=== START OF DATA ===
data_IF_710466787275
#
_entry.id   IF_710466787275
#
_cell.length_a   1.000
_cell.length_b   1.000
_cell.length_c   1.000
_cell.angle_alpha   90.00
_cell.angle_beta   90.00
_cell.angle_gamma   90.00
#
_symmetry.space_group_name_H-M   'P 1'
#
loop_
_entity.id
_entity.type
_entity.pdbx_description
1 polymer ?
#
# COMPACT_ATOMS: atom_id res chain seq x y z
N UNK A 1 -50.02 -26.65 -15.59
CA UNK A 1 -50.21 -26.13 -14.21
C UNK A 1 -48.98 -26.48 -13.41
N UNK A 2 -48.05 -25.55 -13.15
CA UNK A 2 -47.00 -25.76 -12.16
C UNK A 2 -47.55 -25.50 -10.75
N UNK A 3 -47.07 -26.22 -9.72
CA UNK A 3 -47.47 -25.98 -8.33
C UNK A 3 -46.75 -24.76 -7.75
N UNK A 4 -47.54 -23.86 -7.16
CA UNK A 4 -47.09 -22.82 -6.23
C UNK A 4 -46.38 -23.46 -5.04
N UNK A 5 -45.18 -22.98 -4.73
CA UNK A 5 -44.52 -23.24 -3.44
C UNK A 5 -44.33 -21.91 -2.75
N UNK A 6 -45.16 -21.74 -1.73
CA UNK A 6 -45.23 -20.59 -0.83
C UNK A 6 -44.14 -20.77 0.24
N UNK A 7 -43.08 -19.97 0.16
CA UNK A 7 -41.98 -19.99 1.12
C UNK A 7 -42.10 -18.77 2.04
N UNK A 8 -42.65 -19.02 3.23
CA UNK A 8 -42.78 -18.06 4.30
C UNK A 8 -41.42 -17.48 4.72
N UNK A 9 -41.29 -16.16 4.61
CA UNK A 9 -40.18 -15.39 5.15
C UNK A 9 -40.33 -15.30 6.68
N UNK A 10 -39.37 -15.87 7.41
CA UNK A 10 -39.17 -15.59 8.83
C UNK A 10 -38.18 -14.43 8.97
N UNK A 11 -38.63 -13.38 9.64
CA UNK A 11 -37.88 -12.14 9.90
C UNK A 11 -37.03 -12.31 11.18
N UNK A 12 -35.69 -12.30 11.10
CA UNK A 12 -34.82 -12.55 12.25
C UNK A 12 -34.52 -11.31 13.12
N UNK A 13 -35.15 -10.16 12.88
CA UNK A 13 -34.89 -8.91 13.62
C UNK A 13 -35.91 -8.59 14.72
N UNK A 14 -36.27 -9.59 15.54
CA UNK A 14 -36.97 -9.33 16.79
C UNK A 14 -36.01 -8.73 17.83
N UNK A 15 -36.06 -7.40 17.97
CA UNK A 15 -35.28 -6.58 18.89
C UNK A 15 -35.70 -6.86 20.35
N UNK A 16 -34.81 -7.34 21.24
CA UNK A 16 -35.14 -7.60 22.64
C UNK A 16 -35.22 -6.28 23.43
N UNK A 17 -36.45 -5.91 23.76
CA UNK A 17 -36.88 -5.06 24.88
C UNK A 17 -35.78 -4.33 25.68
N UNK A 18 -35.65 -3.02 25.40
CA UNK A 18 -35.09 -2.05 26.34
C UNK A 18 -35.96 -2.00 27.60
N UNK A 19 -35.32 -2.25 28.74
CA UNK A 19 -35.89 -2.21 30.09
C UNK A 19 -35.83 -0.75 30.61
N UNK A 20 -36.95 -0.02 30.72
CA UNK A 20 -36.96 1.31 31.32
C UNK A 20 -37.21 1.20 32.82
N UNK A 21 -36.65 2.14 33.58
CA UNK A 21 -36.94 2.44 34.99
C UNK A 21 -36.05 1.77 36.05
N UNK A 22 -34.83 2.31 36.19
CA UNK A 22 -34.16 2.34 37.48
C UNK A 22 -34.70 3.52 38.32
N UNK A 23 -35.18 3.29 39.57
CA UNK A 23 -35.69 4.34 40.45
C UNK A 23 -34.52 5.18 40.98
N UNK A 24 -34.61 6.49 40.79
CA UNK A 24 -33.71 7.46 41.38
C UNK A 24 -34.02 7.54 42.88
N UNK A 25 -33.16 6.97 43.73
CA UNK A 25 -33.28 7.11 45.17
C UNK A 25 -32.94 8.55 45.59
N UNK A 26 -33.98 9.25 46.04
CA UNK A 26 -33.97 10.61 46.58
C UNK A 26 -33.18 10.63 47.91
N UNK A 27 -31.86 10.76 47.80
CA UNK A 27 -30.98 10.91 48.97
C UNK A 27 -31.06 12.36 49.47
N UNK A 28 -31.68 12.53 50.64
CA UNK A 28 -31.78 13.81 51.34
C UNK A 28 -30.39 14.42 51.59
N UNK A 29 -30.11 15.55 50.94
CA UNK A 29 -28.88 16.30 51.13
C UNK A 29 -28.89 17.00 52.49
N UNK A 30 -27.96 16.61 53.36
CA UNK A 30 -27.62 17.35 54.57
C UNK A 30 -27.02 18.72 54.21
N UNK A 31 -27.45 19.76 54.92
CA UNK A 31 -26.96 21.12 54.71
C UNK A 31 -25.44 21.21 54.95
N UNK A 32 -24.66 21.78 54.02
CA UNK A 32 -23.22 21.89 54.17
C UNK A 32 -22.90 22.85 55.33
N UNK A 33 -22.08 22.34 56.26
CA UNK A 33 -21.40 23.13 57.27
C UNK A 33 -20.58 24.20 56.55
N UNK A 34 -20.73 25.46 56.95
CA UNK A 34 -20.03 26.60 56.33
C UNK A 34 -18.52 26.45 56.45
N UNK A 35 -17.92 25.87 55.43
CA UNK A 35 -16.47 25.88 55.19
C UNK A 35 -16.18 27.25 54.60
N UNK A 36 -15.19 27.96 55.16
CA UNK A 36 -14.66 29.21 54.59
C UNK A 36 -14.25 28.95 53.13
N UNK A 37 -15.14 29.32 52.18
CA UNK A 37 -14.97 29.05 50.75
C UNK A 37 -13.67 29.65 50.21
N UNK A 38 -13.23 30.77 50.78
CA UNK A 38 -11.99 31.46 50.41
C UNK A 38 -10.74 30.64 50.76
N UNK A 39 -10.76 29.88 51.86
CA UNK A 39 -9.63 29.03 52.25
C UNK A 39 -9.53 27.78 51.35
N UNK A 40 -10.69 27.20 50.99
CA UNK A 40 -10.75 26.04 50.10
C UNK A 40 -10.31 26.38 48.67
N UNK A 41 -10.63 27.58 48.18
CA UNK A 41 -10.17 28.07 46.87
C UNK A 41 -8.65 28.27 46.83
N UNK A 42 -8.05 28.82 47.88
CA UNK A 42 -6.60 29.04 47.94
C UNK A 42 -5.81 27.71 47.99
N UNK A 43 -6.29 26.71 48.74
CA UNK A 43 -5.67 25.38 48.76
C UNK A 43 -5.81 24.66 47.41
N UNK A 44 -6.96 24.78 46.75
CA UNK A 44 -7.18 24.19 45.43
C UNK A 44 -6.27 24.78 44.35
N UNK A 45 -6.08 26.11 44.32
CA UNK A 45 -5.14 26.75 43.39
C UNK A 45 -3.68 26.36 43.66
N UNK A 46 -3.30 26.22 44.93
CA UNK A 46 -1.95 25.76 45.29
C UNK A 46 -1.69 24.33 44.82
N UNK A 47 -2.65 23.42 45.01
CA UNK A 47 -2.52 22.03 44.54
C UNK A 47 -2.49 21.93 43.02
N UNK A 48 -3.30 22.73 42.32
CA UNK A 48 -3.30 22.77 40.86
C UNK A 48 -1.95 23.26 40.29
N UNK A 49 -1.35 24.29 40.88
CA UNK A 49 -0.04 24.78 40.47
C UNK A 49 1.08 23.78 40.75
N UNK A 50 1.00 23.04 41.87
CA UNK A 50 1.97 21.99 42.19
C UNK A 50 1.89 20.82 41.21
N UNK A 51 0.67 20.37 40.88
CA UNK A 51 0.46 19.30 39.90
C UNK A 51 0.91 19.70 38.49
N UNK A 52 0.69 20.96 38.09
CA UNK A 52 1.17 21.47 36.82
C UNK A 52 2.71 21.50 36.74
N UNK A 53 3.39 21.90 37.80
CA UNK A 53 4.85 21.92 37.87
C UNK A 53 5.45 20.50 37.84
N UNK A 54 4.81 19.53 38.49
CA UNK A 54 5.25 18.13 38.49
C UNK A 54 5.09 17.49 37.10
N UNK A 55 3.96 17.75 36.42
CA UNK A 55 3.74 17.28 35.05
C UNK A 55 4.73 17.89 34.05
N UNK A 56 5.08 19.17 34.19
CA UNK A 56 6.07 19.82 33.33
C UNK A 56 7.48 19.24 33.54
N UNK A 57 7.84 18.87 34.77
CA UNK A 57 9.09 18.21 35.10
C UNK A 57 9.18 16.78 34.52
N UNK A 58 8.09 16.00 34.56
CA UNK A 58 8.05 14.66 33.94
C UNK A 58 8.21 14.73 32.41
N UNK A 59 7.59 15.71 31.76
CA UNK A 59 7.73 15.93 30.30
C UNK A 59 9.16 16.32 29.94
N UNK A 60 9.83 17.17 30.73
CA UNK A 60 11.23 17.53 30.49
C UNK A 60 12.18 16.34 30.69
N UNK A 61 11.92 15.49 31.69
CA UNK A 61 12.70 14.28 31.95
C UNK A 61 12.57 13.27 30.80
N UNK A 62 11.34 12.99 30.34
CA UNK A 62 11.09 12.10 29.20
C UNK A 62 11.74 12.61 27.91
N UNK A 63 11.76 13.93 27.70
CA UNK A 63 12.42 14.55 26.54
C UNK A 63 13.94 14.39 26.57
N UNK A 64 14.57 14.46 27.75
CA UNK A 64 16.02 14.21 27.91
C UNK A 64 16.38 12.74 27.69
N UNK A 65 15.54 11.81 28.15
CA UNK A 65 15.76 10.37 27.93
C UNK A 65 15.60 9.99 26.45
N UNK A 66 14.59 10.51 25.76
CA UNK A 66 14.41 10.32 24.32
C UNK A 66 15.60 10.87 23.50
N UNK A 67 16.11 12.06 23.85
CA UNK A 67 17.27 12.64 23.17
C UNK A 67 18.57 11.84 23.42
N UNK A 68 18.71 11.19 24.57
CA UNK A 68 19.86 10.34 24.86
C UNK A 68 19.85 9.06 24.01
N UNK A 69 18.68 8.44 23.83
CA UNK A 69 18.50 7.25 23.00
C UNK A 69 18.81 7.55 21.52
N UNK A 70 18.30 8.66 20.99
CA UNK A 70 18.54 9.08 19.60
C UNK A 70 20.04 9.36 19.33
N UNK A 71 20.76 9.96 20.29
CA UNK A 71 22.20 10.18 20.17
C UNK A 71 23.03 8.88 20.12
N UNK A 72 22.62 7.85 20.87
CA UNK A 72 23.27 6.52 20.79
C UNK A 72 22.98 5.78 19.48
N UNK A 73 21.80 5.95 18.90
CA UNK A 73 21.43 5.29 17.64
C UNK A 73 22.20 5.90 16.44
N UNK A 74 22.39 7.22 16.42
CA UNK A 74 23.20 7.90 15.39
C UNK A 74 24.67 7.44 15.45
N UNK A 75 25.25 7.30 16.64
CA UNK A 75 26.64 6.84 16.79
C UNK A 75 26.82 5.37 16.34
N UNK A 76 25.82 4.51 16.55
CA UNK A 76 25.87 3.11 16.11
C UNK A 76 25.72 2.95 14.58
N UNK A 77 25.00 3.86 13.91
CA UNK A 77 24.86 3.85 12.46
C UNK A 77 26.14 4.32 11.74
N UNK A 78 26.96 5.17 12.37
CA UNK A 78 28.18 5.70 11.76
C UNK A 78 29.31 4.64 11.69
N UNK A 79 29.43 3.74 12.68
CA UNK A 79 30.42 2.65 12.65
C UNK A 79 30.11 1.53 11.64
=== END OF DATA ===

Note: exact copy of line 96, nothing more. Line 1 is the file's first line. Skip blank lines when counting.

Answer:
N UNK A 26 -33.98 9.25 46.04